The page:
I Didn’t Quite See It that Way Before | Ophea Teaching Tools

    I Didn’t Quite See It that Way Before

    What is it all about?
    • Use improvisation to support students in understanding diverse perspectives related to mental health, stigmas, addictions, bullying, sexual harassment, sexual limits and relationships and reflecting on their own behaviours and actions at the beginning of a unit of learning.
    Curriculum Connections
    • Grade 9: C1.5, C2.3, C3.2, C3.3, C3.4
    • Grade 10: C2.3, C2.5, C3.4, C3.5
    How is it done?
    • Create small groups and provide each group with a topic related to the healthy living concepts identified in the curriculum expectations for your chosen grade. (for example, partners talking about contracting a sexually transmitted infection (STI), a relationship conflict,, a friend dealing with a mental health concern or an addiction, an incident of bullying or sexual harassment on-line or in their community).
    • Have students create a character or characters and improvise a short scene with their group about their scenario focusing in on the conflict and the characters behaviours and actions in the midst of the situation.
    • After groups present their scene, have students stay in character and respond to questions posed by the class about their character’s background, behaviour, and motivation for their actions.
    • Facilitate a group debriefing session. Have the students reflect on what they learned, their and others’ reaction to the work of their peers, and what the group as a whole can take away from the session.
    What may be needed?
    • A list of concepts to provide contexts for improvisation

    Opportunities for assessment
    • Use the improvisation and character responses to assess what students understand about a concept, what they are curious about, to learn more about students’ perspectives, and to plan further learning opportunities.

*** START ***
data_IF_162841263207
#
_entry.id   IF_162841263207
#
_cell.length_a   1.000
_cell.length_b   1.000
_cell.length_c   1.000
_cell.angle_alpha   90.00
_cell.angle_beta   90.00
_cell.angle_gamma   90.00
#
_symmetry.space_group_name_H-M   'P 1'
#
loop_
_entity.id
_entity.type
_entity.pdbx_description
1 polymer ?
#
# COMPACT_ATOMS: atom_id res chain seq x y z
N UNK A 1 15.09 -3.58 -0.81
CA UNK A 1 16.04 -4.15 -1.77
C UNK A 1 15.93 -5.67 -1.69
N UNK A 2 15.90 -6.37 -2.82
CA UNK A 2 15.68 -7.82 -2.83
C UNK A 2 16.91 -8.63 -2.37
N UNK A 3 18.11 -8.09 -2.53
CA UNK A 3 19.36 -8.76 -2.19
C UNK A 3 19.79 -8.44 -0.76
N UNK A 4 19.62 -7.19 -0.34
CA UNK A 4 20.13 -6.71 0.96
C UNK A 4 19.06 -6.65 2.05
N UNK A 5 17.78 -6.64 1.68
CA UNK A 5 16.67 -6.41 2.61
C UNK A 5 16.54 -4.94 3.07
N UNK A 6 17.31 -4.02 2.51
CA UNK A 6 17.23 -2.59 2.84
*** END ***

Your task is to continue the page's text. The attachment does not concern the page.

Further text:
Ideas for Extension
    • At the end of the unit have students re-enact their improvisations integrating what they have learned about the health concepts that were the focus of learning and to apply effective communication skills.
    Educator notes
    • Encourage students to practice assertive communication, which includes the following:
      • Describe the situation, stating facts (no blaming or accusing)
      • Express how you feel about the facts or situation, using “I” statements and non-verbal communication
      • State what you want or need, using “I” language
      • State any consequence to their action
    • Encourage students to pay attention to non-verbal cues (for example, posture, tone of voice).
    • Encourage students to reflect on why people may not always choose the best course of action (for example, stay in an abusive relationship, succumb to peer pressure, continuing to use a substance or maintaining an unhealthy behaviour).
    • Encourage students to reflect on their own behaviours and actions and how they may be affecting their own health and/or relationships. The educator should moderate the post-performance discussion, ensuring class feedback remains constructive, correcting any misinformation presented in the scene, and answering any questions that may arise, referring to relevant resources as needed.
    • If any inappropriate content or gestures come up in a performance, do not react in a disciplinary manner, but correct it.
    • Acknowledge humour as a useful tool that increases memory, confidence, and self-efficacy and helps to combat stigma and diffuse awkwardness.